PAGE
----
Saturday, October 17, 2009


I am an autism sibling. I've had lots of my experiences come to mind lately as I've been thinking about what my family may be like in the future. I live in a very family oriented part of the country. It is not uncommon to see a woman my age or even younger tote three or four children to the grocery store. When people see that I have a four year old and no other children and no signs of expecting, I get asked, "Do you want more kids?" Rude, I know.

I have a memory bank full of experiences of what it is like to be an autism sibling. I wouldn't call my teenage years "normal." My brother is classically autistic in the moderate range. While there were definitely rewarding experiences, there were also lots of challenges.

This is a story I wrote for autism siblings in a previous post. Even though I am not much of a writer, I feel like for this story I included a good balance of the good and the challenging.
Read The Chocolate Effect here.

I did have some friends that were like the Allison in the story and I will always be grateful. (Admittedly though, we would usually hang out at other places besides my home.) My most Allison like friend, (as far as the purposes in the story goes, anyway,) was the young man that I eventually married. When we were just friends in high school Jason would invite himself over and hang out. He put up with my brother's antics marvelously. My sister and I coined the challenge of our brother with new people "The Jared Test" and when we were young adults we used it on all our dates. We learned quickly which of the young men were most patient. It turned out to be a very viable test.

So as I have my memories running through my head, and my future family before me, I've been feeling like I am missing a perspective. That is the one of the parent of the child that has the autism sibling. Are there any parents out there who are willing to share? What do you do with your autism sib kids to help them learn from, be patient towards, and in some cases, have normal social lives despite their challenges at home?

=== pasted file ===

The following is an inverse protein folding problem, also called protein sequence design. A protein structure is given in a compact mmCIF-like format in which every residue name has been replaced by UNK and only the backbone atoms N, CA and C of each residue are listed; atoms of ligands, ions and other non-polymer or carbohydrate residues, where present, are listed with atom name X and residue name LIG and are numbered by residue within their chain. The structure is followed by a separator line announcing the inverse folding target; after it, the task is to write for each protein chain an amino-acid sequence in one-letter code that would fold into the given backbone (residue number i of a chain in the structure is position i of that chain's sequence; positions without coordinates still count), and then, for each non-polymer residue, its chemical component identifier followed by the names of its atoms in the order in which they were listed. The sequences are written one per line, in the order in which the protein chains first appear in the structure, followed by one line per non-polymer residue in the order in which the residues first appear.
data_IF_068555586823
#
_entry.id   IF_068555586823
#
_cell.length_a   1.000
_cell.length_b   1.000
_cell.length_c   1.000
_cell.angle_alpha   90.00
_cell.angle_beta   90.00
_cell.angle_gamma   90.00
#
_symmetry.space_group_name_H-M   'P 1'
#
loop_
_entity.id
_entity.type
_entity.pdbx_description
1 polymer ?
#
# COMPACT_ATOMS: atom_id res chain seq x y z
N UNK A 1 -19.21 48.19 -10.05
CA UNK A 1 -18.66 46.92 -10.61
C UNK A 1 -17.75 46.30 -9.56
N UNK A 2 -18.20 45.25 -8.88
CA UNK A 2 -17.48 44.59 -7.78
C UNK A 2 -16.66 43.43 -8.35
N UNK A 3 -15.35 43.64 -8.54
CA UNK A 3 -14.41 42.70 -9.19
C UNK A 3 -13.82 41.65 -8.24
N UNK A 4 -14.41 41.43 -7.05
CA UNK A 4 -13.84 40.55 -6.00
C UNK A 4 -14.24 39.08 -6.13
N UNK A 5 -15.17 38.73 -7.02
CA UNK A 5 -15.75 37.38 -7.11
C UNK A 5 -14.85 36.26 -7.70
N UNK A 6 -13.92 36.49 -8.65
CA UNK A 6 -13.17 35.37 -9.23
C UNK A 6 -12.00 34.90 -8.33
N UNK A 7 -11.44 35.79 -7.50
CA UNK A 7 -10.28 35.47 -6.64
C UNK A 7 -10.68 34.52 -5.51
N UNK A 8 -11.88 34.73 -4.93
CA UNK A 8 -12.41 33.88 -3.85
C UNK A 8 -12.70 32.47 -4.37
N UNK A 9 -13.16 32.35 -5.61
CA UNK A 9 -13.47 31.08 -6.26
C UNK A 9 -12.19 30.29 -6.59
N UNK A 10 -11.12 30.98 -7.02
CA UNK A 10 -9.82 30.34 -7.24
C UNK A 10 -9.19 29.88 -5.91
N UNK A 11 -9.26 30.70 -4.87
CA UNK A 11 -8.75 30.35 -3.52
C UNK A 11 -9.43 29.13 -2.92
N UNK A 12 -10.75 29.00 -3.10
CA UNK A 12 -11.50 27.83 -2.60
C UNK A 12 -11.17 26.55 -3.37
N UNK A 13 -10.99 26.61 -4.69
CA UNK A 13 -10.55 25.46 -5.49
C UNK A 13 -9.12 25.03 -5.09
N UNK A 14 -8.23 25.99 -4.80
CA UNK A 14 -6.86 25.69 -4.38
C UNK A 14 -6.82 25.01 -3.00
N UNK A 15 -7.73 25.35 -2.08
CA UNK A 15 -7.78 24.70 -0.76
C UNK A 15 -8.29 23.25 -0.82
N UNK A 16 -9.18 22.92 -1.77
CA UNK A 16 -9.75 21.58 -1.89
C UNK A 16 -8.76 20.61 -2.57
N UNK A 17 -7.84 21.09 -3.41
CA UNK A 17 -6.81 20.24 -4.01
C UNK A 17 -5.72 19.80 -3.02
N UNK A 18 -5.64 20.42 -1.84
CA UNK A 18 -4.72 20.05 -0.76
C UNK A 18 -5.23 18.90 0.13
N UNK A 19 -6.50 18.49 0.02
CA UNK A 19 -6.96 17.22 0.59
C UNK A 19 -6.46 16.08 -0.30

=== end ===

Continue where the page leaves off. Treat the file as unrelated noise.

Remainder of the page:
BohemianGlitz said...

Well, my teenager is the one on the spectrum and my little one is 19 mo old. I make an extra effort to teach him (the little one) to love her, hug her and blow her kisses. This is great because physical affection is very hard for her. There is so much day to day that is a struggle since I am also trying to teach my teenager to be patient with the little one. So far, so good.

Celeste Jean said...

How wonderful for her to have a little brother! I love what you are doing. Best of everything!

sweet and simple stuff said...

We have a fourteen year old son with Aspergers. His 12 year old sister always try to make her brother "happy" and offcourse he often hurts her feelings. She started to behave strange last year. Black clothes and angry sitting on the stairs for "nothing" Hated to take showers and didn't take care of herselve. Because we were afraid that it would go worse I started to work with her doing craft in my studio in the hours her brother had help from a student with his schoolwork.This is now our real little shop. And she changed a lot now she has her own "thing" to be proud of. It isn't always easy, but we know each other so much better and talk a lot as we work in the studio. I'm glad that we have these special times together!

Celeste Jean said...

sweet and simple stuff, from my experience of being a autism sibling I think special time together and promoting a special interest for your child are some of the most important things you can to to help them cope with the stress of having a sib with autism. Seriously, well done.